On appeal, Patterson contests the dismissal of his lawsuit but does not engage the district court's reasoning, which could be reason enough to affirm the judgment. See FED. R. APP. P. 28(a)(8); Long v. Teachers' Ret. Sys. of Ill., 585 F.3d 344, 349 (7th Cir. 2009); Anderson v. Hardman, 241 F.3d 544, 545 (7th Cir. 2001). Nevertheless, we note that the court was mistaken in thinking that the Eleventh Amendment would have barred injunctive relief directed at Dimas; an agency head, sued in his official capacity, is the appropriate target of prospective injunctive relief, even when the agency is an arm of the state. See Peirick v. Ind. Univ.-Purdue Univ. Indianapolis Athletics Dep't, 510 F.3d 681, 696–97 & 696 n.6 (7th Cir. 2007); Power v. Summers, 226 F.3d 815, 819 (7th Cir. 2000); Kashani v. Purdue Univ., 813 F.2d 843, 848 (7th Cir. 1987).
That said, Patterson's claim for injunctive relief against Dimas still is barred by the statute of limitations. The claim accrued when Patterson knew or should have known that his right to due process was violated. See Draper v. Martin, 664 F.3d 1110, 1113 (7th Cir. 2011); Licari v. City of Chicago, 298 F.3d 664, 668 (7th Cir. 2002). Patterson asserts that a denial of due process at the February 2011 administrative hearing led to the Department's final decision in April of that year to terminate his benefits. But he does not allege wrongful action after April 2011, and he did not establish any exception to the statute of limitations.
Moreover, Dimas also argued in the district court, and repeats here, that the doctrine of claim preclusion bars this suit. We agree. A state-court judgment upholding administrative action is entitled to full faith and credit, 28 U.S.C. § 1738; Abner v. Ill. Dep't of Transp., 674 F.3d 716, 719 (7th Cir. 2012), which means that the Illinois circuit court's judgment in favor of the Department of Human Services is preclusive in federal court if it would be preclusive under Illinois law and Patterson had a full and fair opportunity to raise his federal claim in the state proceeding, see Kremer v. Chem. Constr. Corp., 456 U.S. 461, 481–82 (1982); Abner, 674 F.3d at 719; Rooding v. Peters, 92 F.3d 578, 580 (7th Cir. 1996). In Illinois, claim preclusion (or res judicata) bars a subsequent suit when “(1) there was a final judgment on the merits rendered by a court of competent jurisdiction, (2) there is an identity of causes of action, and (3) there is an identity of parties or their privies.” Nowak v. St. Rita High Sch., 757 N.E.2d 471, 477 (Ill. 2001).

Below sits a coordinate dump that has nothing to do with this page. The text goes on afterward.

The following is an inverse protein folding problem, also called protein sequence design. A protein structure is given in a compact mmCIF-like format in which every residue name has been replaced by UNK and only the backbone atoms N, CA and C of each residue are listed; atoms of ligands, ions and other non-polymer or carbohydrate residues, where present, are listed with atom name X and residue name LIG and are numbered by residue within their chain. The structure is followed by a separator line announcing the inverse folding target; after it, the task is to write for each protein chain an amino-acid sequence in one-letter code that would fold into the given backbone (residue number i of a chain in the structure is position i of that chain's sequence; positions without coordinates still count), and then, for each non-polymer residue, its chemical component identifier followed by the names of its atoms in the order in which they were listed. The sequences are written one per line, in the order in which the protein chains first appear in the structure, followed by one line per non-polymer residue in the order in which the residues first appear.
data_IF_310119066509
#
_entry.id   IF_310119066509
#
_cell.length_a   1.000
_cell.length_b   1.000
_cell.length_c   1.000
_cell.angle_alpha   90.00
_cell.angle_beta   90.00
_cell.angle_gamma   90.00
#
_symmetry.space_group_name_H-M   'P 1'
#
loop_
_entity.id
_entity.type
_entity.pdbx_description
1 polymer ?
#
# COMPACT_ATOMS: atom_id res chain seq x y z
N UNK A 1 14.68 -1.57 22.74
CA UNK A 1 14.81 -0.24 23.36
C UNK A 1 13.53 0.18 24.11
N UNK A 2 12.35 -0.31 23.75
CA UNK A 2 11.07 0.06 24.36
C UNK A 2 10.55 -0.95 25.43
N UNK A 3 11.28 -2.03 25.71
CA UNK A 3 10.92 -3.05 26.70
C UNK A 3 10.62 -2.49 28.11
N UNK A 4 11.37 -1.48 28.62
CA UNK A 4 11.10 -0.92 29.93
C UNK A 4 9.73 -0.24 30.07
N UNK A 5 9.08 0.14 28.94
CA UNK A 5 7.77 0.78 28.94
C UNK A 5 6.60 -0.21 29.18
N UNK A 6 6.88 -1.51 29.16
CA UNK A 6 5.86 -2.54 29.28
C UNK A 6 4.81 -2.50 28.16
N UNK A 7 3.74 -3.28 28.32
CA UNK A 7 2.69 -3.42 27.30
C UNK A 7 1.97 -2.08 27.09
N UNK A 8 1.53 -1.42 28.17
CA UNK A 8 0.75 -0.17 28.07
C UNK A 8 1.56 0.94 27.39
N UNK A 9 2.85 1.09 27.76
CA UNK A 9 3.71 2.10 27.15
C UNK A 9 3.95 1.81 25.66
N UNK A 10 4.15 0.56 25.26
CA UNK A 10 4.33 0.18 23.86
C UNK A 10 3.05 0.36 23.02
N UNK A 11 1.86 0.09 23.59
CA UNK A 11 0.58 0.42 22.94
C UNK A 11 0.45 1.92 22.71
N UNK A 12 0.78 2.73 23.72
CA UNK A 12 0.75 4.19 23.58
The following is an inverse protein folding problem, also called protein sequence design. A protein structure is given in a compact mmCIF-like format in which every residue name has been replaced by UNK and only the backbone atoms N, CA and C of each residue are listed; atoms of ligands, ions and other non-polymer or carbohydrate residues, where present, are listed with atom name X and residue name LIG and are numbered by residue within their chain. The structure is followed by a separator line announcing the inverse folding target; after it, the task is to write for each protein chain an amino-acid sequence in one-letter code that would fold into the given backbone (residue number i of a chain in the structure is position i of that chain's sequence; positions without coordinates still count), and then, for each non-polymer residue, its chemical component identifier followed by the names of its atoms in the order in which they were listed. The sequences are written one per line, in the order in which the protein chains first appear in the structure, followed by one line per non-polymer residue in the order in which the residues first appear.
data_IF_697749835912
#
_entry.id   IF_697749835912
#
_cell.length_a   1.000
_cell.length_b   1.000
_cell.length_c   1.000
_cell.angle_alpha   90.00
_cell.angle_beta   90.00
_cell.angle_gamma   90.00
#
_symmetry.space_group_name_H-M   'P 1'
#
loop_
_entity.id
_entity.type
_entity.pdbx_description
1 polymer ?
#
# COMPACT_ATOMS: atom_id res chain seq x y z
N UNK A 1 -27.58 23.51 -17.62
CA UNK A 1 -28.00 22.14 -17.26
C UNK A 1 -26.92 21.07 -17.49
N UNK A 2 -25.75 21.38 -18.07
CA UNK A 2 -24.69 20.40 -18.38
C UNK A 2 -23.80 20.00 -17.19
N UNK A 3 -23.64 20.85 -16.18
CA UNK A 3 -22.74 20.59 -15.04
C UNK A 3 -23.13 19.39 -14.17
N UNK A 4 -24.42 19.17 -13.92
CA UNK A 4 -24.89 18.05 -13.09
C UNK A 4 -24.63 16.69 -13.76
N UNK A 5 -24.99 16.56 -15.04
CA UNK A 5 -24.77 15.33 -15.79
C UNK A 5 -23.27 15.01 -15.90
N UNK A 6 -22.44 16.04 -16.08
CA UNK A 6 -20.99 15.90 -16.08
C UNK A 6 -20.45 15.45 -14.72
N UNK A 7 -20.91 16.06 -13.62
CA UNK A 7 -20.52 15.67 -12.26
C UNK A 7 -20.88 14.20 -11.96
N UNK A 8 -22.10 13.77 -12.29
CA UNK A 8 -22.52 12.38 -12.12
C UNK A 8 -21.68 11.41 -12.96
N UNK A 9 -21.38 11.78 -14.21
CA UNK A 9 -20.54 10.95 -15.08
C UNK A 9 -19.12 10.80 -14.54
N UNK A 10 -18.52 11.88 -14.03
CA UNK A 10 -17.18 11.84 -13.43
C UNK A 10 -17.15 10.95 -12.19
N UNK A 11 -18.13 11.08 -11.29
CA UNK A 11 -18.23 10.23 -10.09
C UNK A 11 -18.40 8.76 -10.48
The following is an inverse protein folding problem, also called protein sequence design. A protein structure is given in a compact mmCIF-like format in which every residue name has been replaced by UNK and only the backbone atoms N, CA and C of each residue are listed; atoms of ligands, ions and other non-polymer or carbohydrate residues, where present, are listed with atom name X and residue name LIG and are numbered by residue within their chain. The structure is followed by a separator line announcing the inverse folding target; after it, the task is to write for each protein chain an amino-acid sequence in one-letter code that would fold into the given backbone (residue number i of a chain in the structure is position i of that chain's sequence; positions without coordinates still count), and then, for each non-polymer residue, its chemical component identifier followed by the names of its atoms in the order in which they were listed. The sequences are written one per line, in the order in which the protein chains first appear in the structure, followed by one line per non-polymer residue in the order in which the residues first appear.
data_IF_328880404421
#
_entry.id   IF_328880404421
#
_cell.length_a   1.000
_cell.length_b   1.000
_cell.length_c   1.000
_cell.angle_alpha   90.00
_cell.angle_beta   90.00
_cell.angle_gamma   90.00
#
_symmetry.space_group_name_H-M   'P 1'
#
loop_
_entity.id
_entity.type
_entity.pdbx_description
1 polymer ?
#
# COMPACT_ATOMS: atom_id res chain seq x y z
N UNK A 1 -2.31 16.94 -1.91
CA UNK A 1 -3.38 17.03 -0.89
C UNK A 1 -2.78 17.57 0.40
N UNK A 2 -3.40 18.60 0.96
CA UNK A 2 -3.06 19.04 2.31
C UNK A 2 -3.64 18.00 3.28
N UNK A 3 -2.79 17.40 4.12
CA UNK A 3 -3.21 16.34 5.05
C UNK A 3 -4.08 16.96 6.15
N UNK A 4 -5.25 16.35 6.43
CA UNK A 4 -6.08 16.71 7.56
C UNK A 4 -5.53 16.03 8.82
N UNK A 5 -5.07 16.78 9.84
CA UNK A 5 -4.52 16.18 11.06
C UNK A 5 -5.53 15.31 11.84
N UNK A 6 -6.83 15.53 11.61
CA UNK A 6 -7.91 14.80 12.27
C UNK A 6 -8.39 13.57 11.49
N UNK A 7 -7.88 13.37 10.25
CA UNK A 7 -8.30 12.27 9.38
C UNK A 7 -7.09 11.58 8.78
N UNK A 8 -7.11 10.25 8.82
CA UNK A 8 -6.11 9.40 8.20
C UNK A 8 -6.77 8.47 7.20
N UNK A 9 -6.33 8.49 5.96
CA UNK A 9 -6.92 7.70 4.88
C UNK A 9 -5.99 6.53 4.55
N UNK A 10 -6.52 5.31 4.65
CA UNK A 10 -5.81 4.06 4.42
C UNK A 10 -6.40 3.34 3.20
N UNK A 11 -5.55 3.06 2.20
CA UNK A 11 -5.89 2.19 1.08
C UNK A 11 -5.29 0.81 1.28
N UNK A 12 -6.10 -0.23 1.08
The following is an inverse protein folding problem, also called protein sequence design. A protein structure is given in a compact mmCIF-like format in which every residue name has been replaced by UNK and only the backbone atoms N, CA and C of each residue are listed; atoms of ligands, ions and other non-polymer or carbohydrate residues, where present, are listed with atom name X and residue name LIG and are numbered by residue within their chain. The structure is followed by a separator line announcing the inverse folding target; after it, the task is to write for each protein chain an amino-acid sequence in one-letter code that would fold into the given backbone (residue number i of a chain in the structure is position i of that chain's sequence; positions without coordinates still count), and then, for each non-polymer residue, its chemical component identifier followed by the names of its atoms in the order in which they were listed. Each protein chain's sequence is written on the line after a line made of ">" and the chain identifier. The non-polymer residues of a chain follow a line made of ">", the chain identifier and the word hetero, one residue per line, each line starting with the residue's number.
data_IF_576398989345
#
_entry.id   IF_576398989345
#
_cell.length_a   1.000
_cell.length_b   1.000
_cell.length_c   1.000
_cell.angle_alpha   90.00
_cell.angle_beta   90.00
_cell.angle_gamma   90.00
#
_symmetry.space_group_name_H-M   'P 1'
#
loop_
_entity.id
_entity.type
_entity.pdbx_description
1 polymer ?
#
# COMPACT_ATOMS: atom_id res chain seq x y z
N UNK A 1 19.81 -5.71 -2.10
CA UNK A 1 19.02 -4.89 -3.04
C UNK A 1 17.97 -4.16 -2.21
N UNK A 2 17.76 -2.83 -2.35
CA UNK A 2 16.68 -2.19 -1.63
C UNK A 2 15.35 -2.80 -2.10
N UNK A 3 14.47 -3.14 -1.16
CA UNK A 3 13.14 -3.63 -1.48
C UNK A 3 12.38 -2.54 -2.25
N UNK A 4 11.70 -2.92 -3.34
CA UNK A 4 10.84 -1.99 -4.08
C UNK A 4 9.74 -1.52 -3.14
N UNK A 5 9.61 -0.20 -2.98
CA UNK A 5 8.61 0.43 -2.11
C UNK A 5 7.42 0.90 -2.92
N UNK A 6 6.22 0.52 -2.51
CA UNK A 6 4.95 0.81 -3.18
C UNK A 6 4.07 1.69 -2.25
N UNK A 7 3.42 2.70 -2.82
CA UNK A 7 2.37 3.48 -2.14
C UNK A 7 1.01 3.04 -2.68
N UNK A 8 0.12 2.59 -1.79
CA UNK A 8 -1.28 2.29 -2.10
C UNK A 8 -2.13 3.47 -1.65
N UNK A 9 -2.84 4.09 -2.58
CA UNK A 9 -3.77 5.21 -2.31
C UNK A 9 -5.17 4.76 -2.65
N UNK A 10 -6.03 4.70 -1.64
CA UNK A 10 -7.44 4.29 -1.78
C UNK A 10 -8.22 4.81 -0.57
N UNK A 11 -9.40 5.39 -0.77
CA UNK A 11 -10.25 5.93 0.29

In this case there is no dispute that the circuit court was authorized to review, and issue a judgment upholding, the hearing officer's ruling. See Hanrahan v. Williams, 673 N.E.2d 251, 253 (Ill. 1996) (explaining that Illinois circuit courts are authorized to review administrative actions either directly under state's Administrative Review Law or, when that provision does not apply, by means of a common law writ of certiorari). The causes of action are identical, too, because in the state court Patterson asserted the same violation of due process. And Patterson could have raised his § 1983 claim in the circuit court because Illinois permits joining § 1983 claims with actions for review of administrative decisions. See Durgins v. City of East St. Louis, Ill., 272 F.3d 841, 843–44 (7th Cir. 2001); Davis v. City of Chicago, 53 F.3d 801, 803 (7th Cir. 1995); Stratton v. Wenona Cmty. Unit Dist. No. 1, 551 N.E.2d 640, 646–47 (Ill. 1990). Finally, the parties are identical. In state court Patterson also sued the Secretary of the Department of Human Services in an official capacity, and although the occupant of that office has changed, an official-capacity suit against the Secretary is a suit against the officeholder. Will, 491 U.S. at 71. Because all three requirements of claim preclusion under Illinois law are satisfied, Patterson's § 1983 claim against Dimas in his official capacity is barred.